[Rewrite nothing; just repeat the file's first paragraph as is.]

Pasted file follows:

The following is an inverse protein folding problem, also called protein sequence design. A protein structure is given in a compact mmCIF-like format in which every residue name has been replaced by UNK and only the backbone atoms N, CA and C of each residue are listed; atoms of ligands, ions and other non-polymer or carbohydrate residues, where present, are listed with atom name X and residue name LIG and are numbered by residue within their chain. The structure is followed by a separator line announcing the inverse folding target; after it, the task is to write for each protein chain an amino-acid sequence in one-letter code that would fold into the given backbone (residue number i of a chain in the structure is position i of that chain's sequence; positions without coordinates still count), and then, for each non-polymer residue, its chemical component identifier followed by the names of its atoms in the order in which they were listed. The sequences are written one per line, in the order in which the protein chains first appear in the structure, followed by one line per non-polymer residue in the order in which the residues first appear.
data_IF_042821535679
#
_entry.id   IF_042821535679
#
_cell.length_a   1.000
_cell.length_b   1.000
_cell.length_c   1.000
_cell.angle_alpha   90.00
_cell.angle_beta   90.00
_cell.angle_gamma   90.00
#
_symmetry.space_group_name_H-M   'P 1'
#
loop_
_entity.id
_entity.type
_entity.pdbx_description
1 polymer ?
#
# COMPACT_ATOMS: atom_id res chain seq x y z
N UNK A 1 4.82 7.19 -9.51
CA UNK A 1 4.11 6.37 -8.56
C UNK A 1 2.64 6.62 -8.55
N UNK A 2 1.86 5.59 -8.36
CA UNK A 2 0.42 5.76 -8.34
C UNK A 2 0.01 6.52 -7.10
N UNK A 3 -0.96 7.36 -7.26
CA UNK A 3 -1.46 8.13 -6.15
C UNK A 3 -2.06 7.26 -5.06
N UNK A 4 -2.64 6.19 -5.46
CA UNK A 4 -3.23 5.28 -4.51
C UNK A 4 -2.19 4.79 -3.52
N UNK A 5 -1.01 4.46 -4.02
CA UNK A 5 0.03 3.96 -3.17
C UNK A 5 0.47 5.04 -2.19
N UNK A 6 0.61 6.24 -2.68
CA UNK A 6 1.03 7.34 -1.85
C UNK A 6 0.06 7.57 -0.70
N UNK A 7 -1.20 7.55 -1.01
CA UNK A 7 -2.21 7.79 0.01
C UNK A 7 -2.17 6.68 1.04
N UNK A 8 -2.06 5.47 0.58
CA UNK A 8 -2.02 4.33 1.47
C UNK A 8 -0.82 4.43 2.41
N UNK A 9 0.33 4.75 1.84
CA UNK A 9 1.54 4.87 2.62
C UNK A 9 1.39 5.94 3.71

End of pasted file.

The following is an inverse protein folding problem, also called protein sequence design. A protein structure is given in a compact mmCIF-like format in which every residue name has been replaced by UNK and only the backbone atoms N, CA and C of each residue are listed; atoms of ligands, ions and other non-polymer or carbohydrate residues, where present, are listed with atom name X and residue name LIG and are numbered by residue within their chain. The structure is followed by a separator line announcing the inverse folding target; after it, the task is to write for each protein chain an amino-acid sequence in one-letter code that would fold into the given backbone (residue number i of a chain in the structure is position i of that chain's sequence; positions without coordinates still count), and then, for each non-polymer residue, its chemical component identifier followed by the names of its atoms in the order in which they were listed. The sequences are written one per line, in the order in which the protein chains first appear in the structure, followed by one line per non-polymer residue in the order in which the residues first appear.